On May 14, the Center for Justice and International Law (CEJIL), the Latin America Working Group (LAWG), the National Immigration Project of the National Lawyers Guild (NIPNLG), and the Washington Office on Latin America (WOLA) presented an urgent appeal before the United Nations’ Rapporteur on the Human Rights of Migrants, Dr. Felipe González, requesting his intervention to address the ongoing grave harm to the life and integrity of migrants and asylum seekers at the U.S. southern border as a result of the Trump administration’s recent change in policy requiring summary expulsions of migrants.
In the context of the global coronavirus pandemic, on March 20, the United States adopted a new regulatory framework establishing a mechanism to suspend access of certain non-citizens to the United States for defined periods of time and under certain public health-related conditions. The new regulation empowers the director of the Centers for Disease Control and Prevention (CDC), as a matter of public health, to issue orders prohibiting “[i]ntroduction into the United States of persons from a foreign country…so as to bring the person into contact with persons in the United States.”
With its new legal authority, the CDC issued the Order Suspending Introduction of Certain Persons from Countries where a Communicable Disease Exists. Specifically, this order suspends the introduction of persons lacking documentation authorizing their entry into the United States from accessing the territory of the United States from its land borders with Mexico and Canada.
While the order initially suspended the entry of undocumented migrants for a 30-day period, the CDC extended the suspension on April 20. Yesterday, the CDC issued another extension, stating that the order “shall remain in effect until the CDC director determines that the danger of further introduction of COVID-19 into the United States from covered aliens has ceased to be a serious danger to the public health.”
With the application of this new policy, according to official government statistics, in March and April alone, more than 20,000 persons, including unaccompanied children, were expelled or denied admission to the United States on its southern border with Mexico. And between March 21 and May 14, the U.S. government conducted only 59 screening interviews under the Convention Against Torture, with just two findings of reasonable fear.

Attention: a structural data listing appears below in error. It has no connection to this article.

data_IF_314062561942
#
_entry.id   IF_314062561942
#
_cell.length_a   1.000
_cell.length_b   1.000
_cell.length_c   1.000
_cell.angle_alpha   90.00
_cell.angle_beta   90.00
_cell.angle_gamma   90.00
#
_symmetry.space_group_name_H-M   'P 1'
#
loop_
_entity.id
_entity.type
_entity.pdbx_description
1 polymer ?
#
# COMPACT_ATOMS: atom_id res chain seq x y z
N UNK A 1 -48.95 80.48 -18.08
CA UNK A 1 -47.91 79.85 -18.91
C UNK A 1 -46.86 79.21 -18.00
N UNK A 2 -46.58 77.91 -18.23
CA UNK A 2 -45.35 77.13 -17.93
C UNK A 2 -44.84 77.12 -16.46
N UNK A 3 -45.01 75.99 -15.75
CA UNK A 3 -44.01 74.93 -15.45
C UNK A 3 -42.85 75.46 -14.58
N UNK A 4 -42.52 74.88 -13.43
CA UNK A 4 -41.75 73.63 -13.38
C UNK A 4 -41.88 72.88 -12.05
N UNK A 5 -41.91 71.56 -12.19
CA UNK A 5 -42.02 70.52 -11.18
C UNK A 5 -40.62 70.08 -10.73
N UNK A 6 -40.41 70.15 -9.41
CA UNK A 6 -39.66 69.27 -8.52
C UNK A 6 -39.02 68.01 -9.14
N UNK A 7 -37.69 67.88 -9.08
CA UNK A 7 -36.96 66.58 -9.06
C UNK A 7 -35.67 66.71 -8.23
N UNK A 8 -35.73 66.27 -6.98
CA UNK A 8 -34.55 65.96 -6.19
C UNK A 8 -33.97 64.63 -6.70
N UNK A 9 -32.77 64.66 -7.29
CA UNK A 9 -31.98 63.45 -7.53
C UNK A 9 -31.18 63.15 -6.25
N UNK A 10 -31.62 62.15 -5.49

The regulation and the CDC order leave no doubt that their intention is to prevent people without proper documentation from entering the United States, yet they completely fail to guarantee that persons are protected against non-refoulement. Under international law, non-refoulement is a principle that forbids a country from returning asylum seekers to a country or territory in which they would likely be in danger of persecution.
In addition, the guidance provided to Customs and Border Protection (CBP) on how to implement the CDC order makes no mention of refugee status determination procedures, and completely undermines the identification of individuals in need of protection under the Convention Against Torture. According to the guidelines, CBP should limit these procedures to persons “that make an affirmative, spontaneous, and reasonably believable claim.” This, paired with CBP’s refusal to process asylum applicants at ports of entry, exacerbates the U.S. government’s contradictory stance of discouraging unauthorized crossings yet failing to provide regular channels for those seeking protection.
According to CBP, the first weeks of the regulation’s implementation by way of the CDC order led to more than 80 percent of the people who arrived at the southern border without proper documentation being returned to Mexico within two hours of their arrival. With the application of this new policy, the United States has completely eliminated the possibility of seeking international protection at the border and has forced vulnerable migrants to return to dangerous Mexican border towns where they lack safe shelter, food, and water. In this context, the possibility of social distancing or hygiene practices aimed at preventing COVID-19 contagions is almost non-existent.
Furthermore, there have been several documented cases of asylum seekers who have been expelled from the United States to Mexico’s northern border towns who are then subject to Mexican migration enforcement. Some of those asylum seekers have been detained and forcibly transferred to Mexico’s southern border, where they were abandoned or forced to cross clandestinely into neighboring Guatemala despite border closures.
Once in Guatemala, migrants must try to cross back into Mexico on their own or face the risk of apprehension and detention by Guatemalan authorities for transiting during curfew hours. In this way, the regulation and CDC order are leaving migrants and asylum seekers in situations of extreme vulnerability amidst border closings and tightened enforcement across the region due to the pandemic. The risks to their lives and integrity are tremendous.
In this context, the signatory organizations present this urgent appeal asking the United Nations Rapporteur on the Human Rights of Migrants to: